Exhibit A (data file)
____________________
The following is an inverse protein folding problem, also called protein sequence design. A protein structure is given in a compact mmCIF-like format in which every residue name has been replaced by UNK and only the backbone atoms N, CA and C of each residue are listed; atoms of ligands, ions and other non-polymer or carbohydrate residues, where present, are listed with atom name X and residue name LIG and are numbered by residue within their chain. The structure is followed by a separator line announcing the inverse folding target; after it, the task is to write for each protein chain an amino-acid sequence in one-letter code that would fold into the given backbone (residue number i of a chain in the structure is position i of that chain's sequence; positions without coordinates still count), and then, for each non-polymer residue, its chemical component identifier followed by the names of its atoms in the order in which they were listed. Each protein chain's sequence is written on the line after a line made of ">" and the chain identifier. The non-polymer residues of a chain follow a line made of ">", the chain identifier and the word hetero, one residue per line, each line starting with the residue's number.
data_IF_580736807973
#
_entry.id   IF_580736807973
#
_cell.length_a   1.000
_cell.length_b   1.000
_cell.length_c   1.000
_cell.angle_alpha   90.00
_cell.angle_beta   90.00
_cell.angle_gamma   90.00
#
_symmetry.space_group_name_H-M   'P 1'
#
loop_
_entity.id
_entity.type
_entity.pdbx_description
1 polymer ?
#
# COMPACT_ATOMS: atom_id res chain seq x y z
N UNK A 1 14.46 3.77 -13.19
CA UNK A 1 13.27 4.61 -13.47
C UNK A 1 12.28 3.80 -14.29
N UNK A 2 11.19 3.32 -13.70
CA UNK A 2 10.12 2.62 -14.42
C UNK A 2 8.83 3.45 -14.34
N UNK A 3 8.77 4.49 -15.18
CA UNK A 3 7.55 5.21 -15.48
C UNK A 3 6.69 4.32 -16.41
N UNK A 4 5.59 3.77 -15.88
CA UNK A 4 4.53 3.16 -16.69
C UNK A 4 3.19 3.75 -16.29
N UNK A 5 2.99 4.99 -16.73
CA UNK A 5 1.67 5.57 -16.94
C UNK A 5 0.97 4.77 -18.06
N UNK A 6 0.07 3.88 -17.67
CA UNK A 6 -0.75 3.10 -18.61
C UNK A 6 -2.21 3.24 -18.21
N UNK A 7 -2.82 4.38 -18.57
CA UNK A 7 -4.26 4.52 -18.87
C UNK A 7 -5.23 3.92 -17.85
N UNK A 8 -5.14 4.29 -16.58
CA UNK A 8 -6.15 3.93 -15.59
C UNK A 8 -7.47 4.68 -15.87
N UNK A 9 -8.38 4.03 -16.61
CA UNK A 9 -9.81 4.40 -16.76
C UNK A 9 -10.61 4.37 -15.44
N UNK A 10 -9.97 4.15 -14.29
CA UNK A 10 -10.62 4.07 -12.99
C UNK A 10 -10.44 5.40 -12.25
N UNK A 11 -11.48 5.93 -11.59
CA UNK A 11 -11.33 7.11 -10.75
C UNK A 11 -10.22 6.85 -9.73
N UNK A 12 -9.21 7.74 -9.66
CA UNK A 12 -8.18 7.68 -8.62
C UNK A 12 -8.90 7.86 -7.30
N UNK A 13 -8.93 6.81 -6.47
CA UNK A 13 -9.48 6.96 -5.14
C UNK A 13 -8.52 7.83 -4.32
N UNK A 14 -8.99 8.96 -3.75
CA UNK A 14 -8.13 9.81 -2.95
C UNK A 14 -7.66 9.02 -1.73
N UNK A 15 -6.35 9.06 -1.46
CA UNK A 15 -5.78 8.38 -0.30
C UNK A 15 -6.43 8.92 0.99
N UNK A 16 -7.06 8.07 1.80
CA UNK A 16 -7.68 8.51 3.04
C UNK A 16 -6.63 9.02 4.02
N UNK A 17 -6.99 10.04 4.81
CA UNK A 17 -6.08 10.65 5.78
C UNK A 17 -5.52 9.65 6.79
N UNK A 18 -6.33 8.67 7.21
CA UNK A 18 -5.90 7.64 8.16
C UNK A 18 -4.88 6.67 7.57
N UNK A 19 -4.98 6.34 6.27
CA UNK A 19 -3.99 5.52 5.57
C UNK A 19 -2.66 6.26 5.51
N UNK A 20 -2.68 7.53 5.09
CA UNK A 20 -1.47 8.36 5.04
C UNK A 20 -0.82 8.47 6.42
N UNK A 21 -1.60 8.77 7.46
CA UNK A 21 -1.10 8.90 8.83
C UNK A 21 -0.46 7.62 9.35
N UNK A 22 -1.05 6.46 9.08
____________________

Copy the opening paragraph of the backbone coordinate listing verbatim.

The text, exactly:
The following is an inverse protein folding problem, also called protein sequence design. A protein structure is given in a compact mmCIF-like format in which every residue name has been replaced by UNK and only the backbone atoms N, CA and C of each residue are listed; atoms of ligands, ions and other non-polymer or carbohydrate residues, where present, are listed with atom name X and residue name LIG and are numbered by residue within their chain. The structure is followed by a separator line announcing the inverse folding target; after it, the task is to write for each protein chain an amino-acid sequence in one-letter code that would fold into the given backbone (residue number i of a chain in the structure is position i of that chain's sequence; positions without coordinates still count), and then, for each non-polymer residue, its chemical component identifier followed by the names of its atoms in the order in which they were listed. Each protein chain's sequence is written on the line after a line made of ">" and the chain identifier. The non-polymer residues of a chain follow a line made of ">", the chain identifier and the word hetero, one residue per line, each line starting with the residue's number.